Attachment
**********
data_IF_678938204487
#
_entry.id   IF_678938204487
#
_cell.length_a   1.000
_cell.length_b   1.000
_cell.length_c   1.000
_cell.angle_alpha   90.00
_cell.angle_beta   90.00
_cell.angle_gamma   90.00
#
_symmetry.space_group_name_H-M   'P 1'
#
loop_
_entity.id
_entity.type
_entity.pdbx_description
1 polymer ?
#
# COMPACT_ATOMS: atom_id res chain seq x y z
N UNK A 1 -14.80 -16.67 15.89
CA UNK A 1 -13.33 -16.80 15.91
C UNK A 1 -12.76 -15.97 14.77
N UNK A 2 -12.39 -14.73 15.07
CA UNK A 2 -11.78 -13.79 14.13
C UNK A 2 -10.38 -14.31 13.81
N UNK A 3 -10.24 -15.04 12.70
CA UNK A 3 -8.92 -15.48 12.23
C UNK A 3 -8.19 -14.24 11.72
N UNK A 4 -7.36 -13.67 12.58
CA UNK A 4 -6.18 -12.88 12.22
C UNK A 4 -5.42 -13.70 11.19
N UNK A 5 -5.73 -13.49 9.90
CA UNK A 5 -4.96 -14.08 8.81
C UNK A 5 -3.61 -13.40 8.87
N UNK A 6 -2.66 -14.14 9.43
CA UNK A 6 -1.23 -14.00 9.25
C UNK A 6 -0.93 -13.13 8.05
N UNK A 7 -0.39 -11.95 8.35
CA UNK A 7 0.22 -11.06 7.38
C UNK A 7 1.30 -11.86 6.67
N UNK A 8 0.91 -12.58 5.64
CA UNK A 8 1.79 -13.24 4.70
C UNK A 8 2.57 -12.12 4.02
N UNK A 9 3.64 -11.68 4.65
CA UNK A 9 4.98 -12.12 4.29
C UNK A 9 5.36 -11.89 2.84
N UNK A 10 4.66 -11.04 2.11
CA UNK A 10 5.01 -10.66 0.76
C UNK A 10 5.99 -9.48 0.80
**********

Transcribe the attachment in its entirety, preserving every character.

data_IF_678938204487
#
_entry.id   IF_678938204487
#
_cell.length_a   1.000
_cell.length_b   1.000
_cell.length_c   1.000
_cell.angle_alpha   90.00
_cell.angle_beta   90.00
_cell.angle_gamma   90.00
#
_symmetry.space_group_name_H-M   'P 1'
#
loop_
_entity.id
_entity.type
_entity.pdbx_description
1 polymer ?
#
# COMPACT_ATOMS: atom_id res chain seq x y z
N UNK A 1 -14.80 -16.67 15.89
CA UNK A 1 -13.33 -16.80 15.91
C UNK A 1 -12.76 -15.97 14.77
N UNK A 2 -12.39 -14.73 15.07
CA UNK A 2 -11.78 -13.79 14.13
C UNK A 2 -10.38 -14.31 13.81
N UNK A 3 -10.24 -15.04 12.70
CA UNK A 3 -8.92 -15.48 12.23
C UNK A 3 -8.19 -14.24 11.72
N UNK A 4 -7.36 -13.67 12.58
CA UNK A 4 -6.18 -12.88 12.22
C UNK A 4 -5.42 -13.70 11.19
N UNK A 5 -5.73 -13.49 9.90
CA UNK A 5 -4.96 -14.08 8.81
C UNK A 5 -3.61 -13.40 8.87
N UNK A 6 -2.66 -14.14 9.43
CA UNK A 6 -1.23 -14.00 9.25
C UNK A 6 -0.93 -13.13 8.05
N UNK A 7 -0.39 -11.95 8.35
CA UNK A 7 0.22 -11.06 7.38
C UNK A 7 1.30 -11.86 6.67
N UNK A 8 0.91 -12.58 5.64
CA UNK A 8 1.79 -13.24 4.70
C UNK A 8 2.57 -12.12 4.02
N UNK A 9 3.64 -11.68 4.65
CA UNK A 9 4.98 -12.12 4.29
C UNK A 9 5.36 -11.89 2.84
N UNK A 10 4.66 -11.04 2.11
CA UNK A 10 5.01 -10.66 0.76
C UNK A 10 5.99 -9.48 0.80